Monday, April 09, 2007

Ironies in the Morning

Don Imus, who I seldom listen to anymore but have greatly liked in the past, has gotten himself in serious trouble with what have been called racist remarks. If you don't listen to the show, they seem so outrageous that you can hardly imagine how a person could say them, even for shock value. But for people familiar with the style, Imus and his cohosts frequently make fun of prejudice by giving voice to it. He is very likely to say things like this laughingly, "Congressman, I'm not sure if you really believe this or are just trying to pick up the warmongering cousin-marrying vote in your beautiful home state of Georgia." He is likely to give voice to what some bigot somewhere is thinking in mockery. You could take a comment out of just about any of his shows out of context and portray him as a bigot. He likes to play off the "let's outrage the PC crowd" humor.

For those who get this, the recent statements would have produced a wince and an "okay, that's too outrageous," but would never think for a moment that this was his actual opinion. The people attacking him either don't know this, or know but find it convenient for their own self-importance to jump on him anyway.

The irony of course is that this is the first I have heard of a women's basketball team at Rutgers. On reflection, of course they'd have one. I didn't know they were any good. And this is the most press that women's basketball has gotten in the last month, despite the fact that they've just had their championship. He's done Rutgers women's basketball their biggest favor in a decade.


terri said...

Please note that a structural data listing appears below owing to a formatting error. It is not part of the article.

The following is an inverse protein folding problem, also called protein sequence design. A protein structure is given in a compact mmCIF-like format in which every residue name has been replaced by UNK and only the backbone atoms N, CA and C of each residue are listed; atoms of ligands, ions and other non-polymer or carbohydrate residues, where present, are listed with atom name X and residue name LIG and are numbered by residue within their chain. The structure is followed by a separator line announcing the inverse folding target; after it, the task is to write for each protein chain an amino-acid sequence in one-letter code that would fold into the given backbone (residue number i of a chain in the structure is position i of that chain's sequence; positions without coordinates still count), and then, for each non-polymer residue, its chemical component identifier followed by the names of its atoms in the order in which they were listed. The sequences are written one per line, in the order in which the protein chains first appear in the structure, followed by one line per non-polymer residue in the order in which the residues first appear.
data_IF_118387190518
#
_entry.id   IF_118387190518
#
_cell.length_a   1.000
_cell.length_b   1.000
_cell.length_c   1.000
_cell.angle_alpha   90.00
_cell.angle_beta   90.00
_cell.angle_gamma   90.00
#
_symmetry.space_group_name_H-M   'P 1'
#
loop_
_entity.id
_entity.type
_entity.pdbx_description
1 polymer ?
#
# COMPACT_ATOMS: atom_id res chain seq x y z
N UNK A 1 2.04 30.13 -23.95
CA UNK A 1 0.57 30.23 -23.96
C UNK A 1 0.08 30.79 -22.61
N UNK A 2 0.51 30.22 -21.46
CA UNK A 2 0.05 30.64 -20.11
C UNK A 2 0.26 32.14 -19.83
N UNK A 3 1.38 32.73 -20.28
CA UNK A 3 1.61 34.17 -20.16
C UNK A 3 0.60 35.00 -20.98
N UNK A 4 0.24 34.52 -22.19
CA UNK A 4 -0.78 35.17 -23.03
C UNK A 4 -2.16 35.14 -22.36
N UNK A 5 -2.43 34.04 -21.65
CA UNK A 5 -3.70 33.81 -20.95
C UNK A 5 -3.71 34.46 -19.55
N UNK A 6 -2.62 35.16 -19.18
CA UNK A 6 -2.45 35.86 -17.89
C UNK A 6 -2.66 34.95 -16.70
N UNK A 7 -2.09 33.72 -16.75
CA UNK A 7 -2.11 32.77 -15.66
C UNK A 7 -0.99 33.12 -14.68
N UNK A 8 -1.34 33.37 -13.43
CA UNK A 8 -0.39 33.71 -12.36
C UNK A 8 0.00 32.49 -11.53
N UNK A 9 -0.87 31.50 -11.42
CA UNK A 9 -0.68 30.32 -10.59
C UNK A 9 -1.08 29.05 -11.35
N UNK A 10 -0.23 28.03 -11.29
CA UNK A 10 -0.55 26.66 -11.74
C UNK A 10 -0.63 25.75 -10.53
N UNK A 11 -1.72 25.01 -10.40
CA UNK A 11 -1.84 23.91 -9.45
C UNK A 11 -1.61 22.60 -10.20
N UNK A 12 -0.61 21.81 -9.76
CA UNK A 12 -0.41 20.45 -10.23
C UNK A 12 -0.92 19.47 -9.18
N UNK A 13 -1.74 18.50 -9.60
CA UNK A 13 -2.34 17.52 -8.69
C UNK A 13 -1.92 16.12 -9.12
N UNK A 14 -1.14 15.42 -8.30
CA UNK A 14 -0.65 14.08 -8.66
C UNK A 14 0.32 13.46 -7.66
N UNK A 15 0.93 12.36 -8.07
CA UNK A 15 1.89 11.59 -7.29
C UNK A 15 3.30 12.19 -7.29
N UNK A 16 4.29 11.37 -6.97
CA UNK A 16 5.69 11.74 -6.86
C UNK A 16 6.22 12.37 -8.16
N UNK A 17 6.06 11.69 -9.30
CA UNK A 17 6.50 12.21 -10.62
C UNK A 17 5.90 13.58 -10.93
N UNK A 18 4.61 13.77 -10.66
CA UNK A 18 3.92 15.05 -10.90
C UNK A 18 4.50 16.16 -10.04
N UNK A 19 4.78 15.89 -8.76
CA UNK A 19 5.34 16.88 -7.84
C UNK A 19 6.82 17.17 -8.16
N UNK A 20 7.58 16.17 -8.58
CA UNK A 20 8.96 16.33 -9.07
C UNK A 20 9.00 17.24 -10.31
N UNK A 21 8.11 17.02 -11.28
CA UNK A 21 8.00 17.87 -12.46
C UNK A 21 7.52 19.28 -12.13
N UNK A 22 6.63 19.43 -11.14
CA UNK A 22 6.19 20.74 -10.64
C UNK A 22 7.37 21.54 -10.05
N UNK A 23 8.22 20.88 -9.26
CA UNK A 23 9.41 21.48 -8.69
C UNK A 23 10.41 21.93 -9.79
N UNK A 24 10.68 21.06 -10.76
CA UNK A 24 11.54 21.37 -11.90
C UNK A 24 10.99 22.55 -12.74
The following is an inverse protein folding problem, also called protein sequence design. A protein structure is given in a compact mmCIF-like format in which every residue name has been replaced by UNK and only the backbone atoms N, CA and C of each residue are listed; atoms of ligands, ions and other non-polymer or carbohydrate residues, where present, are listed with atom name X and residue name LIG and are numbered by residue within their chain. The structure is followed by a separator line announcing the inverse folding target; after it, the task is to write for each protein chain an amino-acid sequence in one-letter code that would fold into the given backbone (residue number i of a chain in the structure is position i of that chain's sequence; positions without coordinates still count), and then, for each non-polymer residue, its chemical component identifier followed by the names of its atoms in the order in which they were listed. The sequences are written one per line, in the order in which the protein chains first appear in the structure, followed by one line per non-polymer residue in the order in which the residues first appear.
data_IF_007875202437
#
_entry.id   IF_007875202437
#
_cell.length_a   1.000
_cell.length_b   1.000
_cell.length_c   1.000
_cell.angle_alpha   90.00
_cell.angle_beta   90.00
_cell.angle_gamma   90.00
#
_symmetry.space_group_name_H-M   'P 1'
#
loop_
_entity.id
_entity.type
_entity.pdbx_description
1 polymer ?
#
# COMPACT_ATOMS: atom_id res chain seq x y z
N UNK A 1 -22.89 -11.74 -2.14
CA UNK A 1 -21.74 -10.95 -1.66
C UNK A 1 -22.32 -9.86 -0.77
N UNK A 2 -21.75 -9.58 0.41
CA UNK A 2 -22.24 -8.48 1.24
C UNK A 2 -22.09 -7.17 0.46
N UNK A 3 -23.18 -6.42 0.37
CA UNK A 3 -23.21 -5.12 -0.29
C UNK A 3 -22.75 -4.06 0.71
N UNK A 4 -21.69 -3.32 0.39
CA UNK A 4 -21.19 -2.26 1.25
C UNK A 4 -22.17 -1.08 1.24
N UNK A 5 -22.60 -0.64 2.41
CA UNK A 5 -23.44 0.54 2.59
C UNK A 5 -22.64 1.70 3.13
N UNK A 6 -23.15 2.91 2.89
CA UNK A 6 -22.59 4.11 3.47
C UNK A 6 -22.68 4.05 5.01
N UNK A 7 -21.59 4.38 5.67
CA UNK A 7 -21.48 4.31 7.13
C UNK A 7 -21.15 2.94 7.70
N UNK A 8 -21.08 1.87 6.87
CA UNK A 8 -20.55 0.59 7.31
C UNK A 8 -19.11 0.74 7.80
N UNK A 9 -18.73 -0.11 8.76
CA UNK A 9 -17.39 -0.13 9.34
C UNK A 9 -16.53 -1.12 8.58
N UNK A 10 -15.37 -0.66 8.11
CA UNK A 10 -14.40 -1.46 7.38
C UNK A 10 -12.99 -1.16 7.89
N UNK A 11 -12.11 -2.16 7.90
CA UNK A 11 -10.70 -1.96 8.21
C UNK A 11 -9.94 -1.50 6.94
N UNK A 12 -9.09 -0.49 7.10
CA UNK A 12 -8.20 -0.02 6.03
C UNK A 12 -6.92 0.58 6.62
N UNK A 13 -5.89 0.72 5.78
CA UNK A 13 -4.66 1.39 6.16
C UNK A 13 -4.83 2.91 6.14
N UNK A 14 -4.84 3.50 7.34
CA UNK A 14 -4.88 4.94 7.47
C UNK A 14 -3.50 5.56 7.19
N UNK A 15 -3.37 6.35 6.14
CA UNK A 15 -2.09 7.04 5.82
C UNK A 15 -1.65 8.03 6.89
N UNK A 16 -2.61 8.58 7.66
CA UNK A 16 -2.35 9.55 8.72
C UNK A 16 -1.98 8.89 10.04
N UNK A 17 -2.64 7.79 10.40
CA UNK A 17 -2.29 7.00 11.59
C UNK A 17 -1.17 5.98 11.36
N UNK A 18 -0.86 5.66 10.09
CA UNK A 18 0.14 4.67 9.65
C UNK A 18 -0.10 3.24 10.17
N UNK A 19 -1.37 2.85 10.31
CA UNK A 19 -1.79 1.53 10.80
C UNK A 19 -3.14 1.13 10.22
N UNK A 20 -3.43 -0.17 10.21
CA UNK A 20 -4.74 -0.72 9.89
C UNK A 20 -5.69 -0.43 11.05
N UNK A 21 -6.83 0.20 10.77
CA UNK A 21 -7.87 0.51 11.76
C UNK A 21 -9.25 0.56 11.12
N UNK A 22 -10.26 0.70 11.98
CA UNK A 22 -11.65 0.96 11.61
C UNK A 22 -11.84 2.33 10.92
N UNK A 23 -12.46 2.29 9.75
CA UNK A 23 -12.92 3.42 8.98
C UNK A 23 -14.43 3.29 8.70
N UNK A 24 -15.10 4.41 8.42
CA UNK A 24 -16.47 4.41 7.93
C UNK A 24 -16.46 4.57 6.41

I have to disagree. I guess you will have to label me as self-important.I don't listen to Imus, so I have no context for the remarks.

However, as a woman, I don't see any value to the word "ho." "Nappy headed" also does not bring to mind flowing locks of blonde, red or brunette "white" hair.

I seem to recall your post about Kerry and his "getting stuck in Iraq" comments as implying that people tend to say the things they really mean, albeit inadvertently.

Should these comments not be held to that same line of thought?

Assistant Village Idiot said...

A fair point.

I don't think that Imus was leaking out his real feelings about the women involved, but he was letting his need to be baddest and most outrageous leak out. Pretty childish.

Just to be clear, the "self-importance" comment was supposed to be directed to "those who are making a big public issue about this," not just anyone who was offended. But I didn't write that very clearly.

terri said...

AVI..I had some more thoughts about this subject that I posted at my own blog. I have a link to you and your post on the subject.

I mention it only so I don't have to feel like I am "talking" behind your back about it.

Anonymous said...

The general feeling at my workplace was that the I-Man has said much worse and not raised anywhere near the reaction this caused.

I think I stopped listening to him when the Concord station that carries it went country. Too shocking to the system to get out of work and have C&W blasting out of my speakers.

cakreiz said...

I used to listen to Imus myself. As time wore on, I got bored with him. My theory is that Imus' demise came, in part, because of his mixed format: a relatively serious national news program with a shock-jock component. Given this backdrop, what would otherwise be a mundane shock-jock slur became more shocking. Imus at once sought legitimacy and anarchy, and it finally caught up to him. As long as he targeted public figures, he got away with much. That changed last week.

You're right about his anti-pc, faux bigotry stance. Further, he's a complicated guy. He was often mean-spirited and ungenerous, but in the next breath, could be very giving. At the day's end, he lived by a sword and he died by it. I don't see him as a victim- other than, perhaps, of his own hubris.

Assistant Village Idiot said...

In the mounds of writings that I have seen on the subject this week, cakreiz, that is the wisest I have seen.